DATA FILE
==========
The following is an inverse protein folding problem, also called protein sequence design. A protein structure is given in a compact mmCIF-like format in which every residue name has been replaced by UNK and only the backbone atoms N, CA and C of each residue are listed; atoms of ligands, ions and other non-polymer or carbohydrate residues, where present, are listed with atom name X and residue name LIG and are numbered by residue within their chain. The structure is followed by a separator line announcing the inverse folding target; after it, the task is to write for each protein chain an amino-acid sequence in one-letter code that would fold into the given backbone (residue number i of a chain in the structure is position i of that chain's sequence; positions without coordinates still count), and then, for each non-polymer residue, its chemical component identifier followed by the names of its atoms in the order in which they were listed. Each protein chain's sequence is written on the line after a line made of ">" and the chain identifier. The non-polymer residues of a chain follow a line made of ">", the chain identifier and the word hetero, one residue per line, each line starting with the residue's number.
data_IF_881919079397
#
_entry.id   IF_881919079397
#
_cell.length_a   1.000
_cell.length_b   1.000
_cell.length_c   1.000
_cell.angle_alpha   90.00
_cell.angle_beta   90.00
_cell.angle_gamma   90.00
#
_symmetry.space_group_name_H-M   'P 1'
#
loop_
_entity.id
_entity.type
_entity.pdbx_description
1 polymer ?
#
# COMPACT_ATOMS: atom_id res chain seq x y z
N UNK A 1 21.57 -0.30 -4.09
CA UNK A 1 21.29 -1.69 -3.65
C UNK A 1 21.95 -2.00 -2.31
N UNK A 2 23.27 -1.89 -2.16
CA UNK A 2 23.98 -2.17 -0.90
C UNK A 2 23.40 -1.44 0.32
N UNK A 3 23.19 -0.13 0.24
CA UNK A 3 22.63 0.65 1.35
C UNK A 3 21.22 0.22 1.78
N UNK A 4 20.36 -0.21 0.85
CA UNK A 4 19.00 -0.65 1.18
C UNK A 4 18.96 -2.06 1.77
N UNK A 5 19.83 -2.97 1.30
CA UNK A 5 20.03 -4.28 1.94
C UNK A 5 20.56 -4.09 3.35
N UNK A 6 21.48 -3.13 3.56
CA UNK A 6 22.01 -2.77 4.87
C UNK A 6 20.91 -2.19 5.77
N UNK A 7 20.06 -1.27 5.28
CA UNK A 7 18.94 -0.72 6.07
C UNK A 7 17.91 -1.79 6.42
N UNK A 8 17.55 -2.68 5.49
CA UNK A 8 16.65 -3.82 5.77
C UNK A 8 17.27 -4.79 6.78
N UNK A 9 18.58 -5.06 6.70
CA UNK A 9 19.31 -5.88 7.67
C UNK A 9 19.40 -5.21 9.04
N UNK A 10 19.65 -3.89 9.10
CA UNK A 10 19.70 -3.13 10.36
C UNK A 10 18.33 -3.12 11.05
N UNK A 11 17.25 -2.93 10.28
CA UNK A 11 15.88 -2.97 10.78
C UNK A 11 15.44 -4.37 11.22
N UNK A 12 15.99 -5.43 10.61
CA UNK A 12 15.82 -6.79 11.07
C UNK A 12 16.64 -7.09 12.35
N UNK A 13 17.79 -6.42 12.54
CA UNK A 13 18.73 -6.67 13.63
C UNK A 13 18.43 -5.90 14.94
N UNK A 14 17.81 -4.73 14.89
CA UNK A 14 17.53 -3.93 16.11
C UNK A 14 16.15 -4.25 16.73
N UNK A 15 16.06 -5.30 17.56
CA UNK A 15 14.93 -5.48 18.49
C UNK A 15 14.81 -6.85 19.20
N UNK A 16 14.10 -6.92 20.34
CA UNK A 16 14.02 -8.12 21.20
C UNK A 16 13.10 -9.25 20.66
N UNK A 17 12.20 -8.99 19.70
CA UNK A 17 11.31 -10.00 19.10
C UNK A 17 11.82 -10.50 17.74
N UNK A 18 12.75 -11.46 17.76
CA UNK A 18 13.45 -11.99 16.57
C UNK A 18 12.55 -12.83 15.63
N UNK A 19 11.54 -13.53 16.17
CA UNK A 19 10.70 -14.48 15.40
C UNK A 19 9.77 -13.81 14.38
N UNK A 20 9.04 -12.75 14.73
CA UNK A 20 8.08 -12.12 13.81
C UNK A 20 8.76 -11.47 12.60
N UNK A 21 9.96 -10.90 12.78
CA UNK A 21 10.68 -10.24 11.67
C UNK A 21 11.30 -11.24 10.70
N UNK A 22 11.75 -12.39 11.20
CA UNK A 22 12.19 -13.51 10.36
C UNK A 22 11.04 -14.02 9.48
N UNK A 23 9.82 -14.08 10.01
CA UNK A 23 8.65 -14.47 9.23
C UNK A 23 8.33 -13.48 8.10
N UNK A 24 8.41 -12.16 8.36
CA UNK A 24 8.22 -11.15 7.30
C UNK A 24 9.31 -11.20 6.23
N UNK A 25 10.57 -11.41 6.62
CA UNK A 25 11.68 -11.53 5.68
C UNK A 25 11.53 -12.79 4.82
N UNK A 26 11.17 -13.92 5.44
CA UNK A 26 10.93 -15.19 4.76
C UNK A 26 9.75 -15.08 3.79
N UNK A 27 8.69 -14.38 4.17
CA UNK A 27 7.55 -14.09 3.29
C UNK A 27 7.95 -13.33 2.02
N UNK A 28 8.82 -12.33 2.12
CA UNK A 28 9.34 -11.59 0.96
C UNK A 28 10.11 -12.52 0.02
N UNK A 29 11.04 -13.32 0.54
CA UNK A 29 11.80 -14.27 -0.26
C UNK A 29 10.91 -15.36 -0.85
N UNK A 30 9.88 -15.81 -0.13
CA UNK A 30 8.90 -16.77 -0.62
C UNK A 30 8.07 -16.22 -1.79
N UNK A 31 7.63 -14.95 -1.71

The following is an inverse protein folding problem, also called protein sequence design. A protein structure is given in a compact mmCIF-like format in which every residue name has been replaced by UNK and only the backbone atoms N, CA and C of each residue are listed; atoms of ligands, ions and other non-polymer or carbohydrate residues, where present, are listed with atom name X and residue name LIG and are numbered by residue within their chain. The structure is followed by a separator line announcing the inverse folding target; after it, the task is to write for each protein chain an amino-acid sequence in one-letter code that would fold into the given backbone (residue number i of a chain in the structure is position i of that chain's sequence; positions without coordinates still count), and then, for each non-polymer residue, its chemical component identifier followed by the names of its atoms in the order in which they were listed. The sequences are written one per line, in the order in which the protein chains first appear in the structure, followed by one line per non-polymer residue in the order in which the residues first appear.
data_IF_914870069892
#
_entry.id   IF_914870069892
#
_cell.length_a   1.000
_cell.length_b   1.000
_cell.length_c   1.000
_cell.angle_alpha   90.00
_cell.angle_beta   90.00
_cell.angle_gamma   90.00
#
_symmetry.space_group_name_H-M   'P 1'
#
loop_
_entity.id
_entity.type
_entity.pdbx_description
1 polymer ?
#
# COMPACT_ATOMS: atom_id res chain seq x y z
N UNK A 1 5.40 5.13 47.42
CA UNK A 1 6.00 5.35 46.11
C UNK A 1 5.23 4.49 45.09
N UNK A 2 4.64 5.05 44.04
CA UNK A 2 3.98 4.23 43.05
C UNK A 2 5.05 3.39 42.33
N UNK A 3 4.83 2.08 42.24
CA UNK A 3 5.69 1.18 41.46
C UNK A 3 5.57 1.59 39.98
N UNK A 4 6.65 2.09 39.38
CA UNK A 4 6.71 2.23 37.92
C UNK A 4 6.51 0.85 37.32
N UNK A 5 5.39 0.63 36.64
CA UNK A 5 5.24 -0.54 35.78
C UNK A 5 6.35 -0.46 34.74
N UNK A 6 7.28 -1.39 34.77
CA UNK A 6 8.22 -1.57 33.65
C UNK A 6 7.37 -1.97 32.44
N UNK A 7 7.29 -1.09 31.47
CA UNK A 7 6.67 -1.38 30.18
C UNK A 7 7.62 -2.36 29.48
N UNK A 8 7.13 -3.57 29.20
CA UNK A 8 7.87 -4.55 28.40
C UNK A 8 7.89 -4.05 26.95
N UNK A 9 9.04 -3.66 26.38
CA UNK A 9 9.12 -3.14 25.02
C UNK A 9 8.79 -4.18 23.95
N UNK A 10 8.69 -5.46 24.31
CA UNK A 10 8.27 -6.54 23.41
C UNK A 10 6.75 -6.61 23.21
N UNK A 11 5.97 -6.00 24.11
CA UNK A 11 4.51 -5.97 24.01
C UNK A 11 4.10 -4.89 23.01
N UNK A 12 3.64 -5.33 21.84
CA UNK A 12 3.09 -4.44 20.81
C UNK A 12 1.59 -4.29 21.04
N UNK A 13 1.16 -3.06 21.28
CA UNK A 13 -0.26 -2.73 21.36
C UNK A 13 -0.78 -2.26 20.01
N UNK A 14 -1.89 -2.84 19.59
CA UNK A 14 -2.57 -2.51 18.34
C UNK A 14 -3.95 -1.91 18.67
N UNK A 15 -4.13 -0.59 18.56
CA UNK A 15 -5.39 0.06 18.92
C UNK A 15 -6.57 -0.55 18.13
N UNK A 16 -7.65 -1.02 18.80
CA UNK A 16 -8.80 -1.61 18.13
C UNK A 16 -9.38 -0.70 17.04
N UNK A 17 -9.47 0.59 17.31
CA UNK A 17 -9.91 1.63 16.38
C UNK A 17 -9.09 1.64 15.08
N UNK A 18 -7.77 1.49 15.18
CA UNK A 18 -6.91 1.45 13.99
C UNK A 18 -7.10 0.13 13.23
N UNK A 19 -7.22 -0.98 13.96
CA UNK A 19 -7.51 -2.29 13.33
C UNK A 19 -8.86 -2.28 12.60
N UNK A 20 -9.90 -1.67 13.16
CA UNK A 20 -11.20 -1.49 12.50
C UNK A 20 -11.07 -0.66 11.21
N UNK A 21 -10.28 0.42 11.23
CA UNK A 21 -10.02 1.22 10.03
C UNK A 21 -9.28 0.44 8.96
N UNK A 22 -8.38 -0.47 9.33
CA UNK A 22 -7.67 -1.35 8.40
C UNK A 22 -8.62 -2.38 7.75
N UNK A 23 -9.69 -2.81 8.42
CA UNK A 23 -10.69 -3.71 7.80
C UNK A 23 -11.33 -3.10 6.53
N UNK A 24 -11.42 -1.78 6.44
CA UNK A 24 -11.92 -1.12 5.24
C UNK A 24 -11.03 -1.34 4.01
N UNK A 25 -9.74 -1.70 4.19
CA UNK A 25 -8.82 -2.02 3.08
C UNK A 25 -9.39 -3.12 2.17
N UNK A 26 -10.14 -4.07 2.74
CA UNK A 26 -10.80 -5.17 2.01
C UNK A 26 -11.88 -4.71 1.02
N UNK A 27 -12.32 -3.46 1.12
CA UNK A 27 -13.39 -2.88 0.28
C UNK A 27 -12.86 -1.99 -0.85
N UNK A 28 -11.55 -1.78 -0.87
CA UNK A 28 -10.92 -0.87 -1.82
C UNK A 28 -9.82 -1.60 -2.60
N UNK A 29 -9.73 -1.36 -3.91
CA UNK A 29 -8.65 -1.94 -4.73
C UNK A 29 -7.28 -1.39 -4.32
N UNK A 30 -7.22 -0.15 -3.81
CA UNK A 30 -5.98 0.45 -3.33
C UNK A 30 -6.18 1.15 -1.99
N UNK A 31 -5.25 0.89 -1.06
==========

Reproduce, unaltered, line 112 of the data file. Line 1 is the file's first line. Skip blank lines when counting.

N UNK A 31 7.63 -14.95 -1.71